Vic Reasoner, A Wesleyan Theology of Holy Living for the 21st Century.Evansville, IN: Fundamental Wesleyan Publishers, 2012. ISBN: 978-0-976003-2-4.
Wesley G. Vaughn
THE ARMINIAN MAGAZINE. Issue 2. Fall 2012. Volume 30.
Date Posted Jan., 2013
Today, teachers, speakers and writers are advised to "Put the cookies on a lower shelf." Accessability of knowledge by a semi-literate public is stressed in this current generation. Publishers want books and articles with a sixth-grade or lower reading level. This may be called the "dumbed-down generation."
Making the product of our studies available and understandable to the man or woman on the street or in the pew is important. But drawing on the analogy of the advice above, what are we giving them? Is it solid and nutritious? Or is it junk food-unbalanced, over-processed, and filled with empty calories or harmful substances? When it comes to Christian doctrine and its application, this is more than important-it is vital. We should be putting the undefiled Bread of Life in the hands of those who depend on us. What ingredients and recipes are we using?
In A Wesleyan Theology of Holy Living for the 21st Century, Vic Reasoner examines the ingredients and recipes of the doctrine of holiness as they come from the Bible and as they have been prepared through two millennia. From ingredients to the end product, this is an essential guide for the "bakers" and the "servers." Regarding his own experience, Dr. Reasoner says, "I came to a crisis where I had to decide whether I would preach the Word or what I had heard" [p. 13]. This work is the product of his quest to preach holiness as it comes from God's Word. His two-volume study is organized into three parts: Biblical Theology, Historical Theology and Practical Theology. It has 794 pages of text,1598 footnotes, an eighty-page bibliography, and an index of Scripture references.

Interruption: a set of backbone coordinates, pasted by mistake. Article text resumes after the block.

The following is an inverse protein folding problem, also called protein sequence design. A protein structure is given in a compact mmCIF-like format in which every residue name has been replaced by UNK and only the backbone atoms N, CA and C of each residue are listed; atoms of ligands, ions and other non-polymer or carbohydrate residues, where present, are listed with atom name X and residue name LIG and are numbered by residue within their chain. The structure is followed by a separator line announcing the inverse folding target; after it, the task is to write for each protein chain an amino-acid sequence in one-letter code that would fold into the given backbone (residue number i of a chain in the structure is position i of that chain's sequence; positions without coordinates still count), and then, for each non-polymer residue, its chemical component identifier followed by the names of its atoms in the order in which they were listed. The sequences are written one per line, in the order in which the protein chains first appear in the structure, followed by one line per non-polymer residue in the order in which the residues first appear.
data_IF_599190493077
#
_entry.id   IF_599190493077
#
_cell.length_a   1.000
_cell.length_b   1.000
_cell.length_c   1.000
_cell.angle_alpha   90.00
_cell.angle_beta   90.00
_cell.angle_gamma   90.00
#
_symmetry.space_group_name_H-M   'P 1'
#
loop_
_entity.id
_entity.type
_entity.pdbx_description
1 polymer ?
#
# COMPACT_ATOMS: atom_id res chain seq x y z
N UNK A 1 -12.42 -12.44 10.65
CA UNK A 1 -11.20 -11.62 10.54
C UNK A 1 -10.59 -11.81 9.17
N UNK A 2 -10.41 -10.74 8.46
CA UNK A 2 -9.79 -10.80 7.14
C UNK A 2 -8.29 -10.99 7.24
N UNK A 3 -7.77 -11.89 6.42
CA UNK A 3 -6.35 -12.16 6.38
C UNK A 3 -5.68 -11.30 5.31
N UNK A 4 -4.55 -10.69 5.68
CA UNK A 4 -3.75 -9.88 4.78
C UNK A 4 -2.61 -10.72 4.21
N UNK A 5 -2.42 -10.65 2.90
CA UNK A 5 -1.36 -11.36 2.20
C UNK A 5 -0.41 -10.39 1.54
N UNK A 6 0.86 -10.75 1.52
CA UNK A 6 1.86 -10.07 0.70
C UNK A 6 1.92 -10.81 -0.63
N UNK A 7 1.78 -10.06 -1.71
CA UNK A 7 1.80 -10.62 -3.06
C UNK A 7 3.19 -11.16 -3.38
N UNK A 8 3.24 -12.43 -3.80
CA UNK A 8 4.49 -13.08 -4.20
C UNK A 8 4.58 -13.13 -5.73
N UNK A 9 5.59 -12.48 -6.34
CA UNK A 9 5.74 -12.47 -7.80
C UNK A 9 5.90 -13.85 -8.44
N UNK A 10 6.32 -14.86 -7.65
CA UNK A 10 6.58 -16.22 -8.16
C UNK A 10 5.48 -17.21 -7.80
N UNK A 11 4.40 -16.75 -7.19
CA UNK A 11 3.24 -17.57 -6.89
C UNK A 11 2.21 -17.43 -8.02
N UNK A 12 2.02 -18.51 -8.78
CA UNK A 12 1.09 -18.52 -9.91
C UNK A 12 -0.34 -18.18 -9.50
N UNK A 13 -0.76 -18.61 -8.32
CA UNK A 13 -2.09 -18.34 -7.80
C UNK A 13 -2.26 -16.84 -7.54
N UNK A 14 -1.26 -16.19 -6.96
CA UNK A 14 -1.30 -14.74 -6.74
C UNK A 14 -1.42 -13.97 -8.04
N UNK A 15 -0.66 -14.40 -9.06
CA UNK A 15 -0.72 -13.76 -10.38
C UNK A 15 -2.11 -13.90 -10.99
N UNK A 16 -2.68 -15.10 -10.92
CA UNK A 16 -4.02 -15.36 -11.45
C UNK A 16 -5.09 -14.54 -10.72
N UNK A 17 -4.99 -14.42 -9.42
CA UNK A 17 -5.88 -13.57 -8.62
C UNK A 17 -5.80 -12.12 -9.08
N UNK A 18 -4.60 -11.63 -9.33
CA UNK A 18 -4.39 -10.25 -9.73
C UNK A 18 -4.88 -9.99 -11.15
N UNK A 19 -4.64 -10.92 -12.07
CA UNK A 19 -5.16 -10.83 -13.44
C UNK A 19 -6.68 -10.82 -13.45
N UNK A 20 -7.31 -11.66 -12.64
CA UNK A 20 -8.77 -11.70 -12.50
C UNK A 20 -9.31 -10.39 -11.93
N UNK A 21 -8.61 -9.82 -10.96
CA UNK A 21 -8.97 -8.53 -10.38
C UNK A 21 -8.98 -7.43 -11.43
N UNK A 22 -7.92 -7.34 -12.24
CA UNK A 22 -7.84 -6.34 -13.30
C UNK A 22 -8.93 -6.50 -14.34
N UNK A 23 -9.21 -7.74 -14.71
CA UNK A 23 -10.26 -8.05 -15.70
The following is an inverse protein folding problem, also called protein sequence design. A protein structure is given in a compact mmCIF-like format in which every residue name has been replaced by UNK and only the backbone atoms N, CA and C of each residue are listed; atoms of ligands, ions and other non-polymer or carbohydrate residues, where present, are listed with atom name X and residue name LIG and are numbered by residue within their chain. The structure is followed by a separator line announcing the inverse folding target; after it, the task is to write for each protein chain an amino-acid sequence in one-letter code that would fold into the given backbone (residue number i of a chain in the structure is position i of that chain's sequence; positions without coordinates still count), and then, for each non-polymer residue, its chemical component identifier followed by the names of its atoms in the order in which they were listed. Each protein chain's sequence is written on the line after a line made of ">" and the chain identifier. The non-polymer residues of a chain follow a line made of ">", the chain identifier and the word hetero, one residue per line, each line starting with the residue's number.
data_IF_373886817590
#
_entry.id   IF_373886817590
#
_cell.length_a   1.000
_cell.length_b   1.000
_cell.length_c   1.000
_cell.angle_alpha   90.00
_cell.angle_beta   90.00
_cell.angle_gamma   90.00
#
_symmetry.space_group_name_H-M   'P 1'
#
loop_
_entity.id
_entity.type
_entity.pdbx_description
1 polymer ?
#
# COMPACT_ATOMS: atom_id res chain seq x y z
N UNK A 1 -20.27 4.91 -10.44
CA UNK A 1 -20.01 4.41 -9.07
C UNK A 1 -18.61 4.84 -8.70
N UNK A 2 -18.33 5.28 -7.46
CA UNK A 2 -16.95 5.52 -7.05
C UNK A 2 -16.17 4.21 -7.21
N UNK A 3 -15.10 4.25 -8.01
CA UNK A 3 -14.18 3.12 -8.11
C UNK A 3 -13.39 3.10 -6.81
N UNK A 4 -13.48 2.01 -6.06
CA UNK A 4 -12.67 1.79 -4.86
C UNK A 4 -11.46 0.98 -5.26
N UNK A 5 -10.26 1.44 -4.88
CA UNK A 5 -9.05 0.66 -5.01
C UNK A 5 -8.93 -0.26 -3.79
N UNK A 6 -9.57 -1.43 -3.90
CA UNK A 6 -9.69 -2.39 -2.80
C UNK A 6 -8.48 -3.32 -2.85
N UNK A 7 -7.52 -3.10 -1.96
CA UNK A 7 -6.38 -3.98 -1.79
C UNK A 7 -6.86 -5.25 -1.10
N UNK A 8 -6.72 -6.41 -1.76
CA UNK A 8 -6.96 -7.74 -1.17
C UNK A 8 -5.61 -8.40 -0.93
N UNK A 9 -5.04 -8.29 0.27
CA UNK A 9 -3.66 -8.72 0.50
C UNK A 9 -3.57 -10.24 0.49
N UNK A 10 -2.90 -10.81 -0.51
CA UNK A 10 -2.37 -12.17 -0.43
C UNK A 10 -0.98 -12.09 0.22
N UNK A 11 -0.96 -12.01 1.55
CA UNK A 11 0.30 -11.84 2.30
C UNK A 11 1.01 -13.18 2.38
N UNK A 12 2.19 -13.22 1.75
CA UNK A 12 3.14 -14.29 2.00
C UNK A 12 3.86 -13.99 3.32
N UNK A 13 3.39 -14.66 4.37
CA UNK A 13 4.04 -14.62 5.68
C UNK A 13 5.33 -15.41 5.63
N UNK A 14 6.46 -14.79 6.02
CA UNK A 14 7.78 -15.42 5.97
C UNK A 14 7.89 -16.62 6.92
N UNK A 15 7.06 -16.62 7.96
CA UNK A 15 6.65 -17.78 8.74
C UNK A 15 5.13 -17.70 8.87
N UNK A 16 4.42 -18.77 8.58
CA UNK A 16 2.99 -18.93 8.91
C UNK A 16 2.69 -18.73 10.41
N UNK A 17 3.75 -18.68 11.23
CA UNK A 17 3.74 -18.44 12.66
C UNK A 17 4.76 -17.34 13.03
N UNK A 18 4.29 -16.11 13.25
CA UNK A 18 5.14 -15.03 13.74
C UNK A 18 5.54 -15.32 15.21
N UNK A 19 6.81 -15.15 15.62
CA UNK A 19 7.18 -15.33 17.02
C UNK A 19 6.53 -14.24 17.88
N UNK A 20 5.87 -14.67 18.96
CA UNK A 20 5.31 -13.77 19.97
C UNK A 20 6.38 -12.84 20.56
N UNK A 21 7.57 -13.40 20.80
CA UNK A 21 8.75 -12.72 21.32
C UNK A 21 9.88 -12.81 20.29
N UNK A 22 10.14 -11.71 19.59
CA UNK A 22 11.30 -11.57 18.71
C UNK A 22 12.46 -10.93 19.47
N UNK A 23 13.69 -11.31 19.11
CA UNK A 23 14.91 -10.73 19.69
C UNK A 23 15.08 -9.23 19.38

Regarding the place of holiness (sanctification) in Christian doctrine, the text begins with a quote from Nazarene theologian Mildred Wynkoop:
"Sanctification" cannot stand alone in theology. It cannot be lifted up out of the complex of theological doctrines to be separated from them. The interlocking relationships of all Christian doctrines are integral to the life and meaning of every other one" [p. 16].
Throughout Biblical Theology, Dr. Reasoner includes John Wesley's handling of the biblical texts. And in Historical Theology, John Wesley's writings, especially Christian Perfection, hold a central place. Two questions are addressed along the way: "How biblical was John Wesley's teaching on holy living?" and "How 'Wesleyan' is today's teaching of the 'Wesleyan' doctrine of holiness?" Vic Reasoner shows us that John Wesley endeavored to be as biblical as possible in his teaching and practice, but the Wesleyan Holiness of succeeding generations has strayed from both Wesley and the Bible. He uncovers both the need and the justification for a corrective.
A corrective is provided in Part III, Practical Theology. For those not ready (or inclined) to wade through systematic theology or to follow in detail the historical development of doctrine, this concluding section may be read first. In fact, Dr. Reasoner even encourages readers to do so. A college education is not necessary to read and understand the final chapter. For ministerial students this is extremely important, since they must make the doctrine of holy living understandable to the person in the pew.
A Wesleyan Theology of Holy Living for the 21st Century meets a critical need of the church today in knowing how "to live self-controlled, upright, and godly lives in the present age" (Titus 2:12). It is not hard to foresee this becoming a standard reference on holiness.